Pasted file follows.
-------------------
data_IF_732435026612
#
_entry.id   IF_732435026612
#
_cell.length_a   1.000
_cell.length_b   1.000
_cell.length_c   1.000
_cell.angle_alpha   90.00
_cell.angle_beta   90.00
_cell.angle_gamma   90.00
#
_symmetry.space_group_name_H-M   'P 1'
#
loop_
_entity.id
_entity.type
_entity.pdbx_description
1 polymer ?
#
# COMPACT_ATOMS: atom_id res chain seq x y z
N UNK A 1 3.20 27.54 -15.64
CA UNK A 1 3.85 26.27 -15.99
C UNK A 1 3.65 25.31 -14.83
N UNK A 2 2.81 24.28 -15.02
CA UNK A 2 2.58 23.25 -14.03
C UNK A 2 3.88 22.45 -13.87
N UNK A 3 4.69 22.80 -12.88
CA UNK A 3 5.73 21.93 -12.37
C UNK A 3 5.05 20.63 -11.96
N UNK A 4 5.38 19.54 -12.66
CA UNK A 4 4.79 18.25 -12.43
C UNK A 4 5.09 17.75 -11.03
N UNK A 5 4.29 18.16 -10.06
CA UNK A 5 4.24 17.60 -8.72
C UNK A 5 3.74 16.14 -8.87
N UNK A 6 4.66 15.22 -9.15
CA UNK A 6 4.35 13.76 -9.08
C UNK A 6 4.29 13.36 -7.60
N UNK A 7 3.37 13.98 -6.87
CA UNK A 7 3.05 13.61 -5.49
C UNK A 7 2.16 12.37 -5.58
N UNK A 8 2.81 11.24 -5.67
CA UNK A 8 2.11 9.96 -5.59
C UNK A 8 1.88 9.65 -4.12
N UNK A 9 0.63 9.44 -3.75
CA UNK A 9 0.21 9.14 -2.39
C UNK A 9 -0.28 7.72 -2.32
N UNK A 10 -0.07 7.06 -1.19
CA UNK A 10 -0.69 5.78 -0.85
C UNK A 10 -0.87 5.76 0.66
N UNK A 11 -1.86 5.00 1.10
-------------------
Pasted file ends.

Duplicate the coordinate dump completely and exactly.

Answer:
data_IF_732435026612
#
_entry.id   IF_732435026612
#
_cell.length_a   1.000
_cell.length_b   1.000
_cell.length_c   1.000
_cell.angle_alpha   90.00
_cell.angle_beta   90.00
_cell.angle_gamma   90.00
#
_symmetry.space_group_name_H-M   'P 1'
#
loop_
_entity.id
_entity.type
_entity.pdbx_description
1 polymer ?
#
# COMPACT_ATOMS: atom_id res chain seq x y z
N UNK A 1 3.20 27.54 -15.64
CA UNK A 1 3.85 26.27 -15.99
C UNK A 1 3.65 25.31 -14.83
N UNK A 2 2.81 24.28 -15.02
CA UNK A 2 2.58 23.25 -14.03
C UNK A 2 3.88 22.45 -13.87
N UNK A 3 4.69 22.80 -12.88
CA UNK A 3 5.73 21.93 -12.37
C UNK A 3 5.05 20.63 -11.96
N UNK A 4 5.38 19.54 -12.66
CA UNK A 4 4.79 18.25 -12.43
C UNK A 4 5.09 17.75 -11.03
N UNK A 5 4.29 18.16 -10.06
CA UNK A 5 4.24 17.60 -8.72
C UNK A 5 3.74 16.14 -8.87
N UNK A 6 4.66 15.22 -9.15
CA UNK A 6 4.35 13.76 -9.08
C UNK A 6 4.29 13.36 -7.60
N UNK A 7 3.37 13.98 -6.87
CA UNK A 7 3.05 13.61 -5.49
C UNK A 7 2.16 12.37 -5.58
N UNK A 8 2.81 11.24 -5.67
CA UNK A 8 2.11 9.96 -5.59
C UNK A 8 1.88 9.65 -4.12
N UNK A 9 0.63 9.44 -3.75
CA UNK A 9 0.21 9.14 -2.39
C UNK A 9 -0.28 7.72 -2.32
N UNK A 10 -0.07 7.06 -1.19
CA UNK A 10 -0.69 5.78 -0.85
C UNK A 10 -0.87 5.76 0.66
N UNK A 11 -1.86 5.00 1.10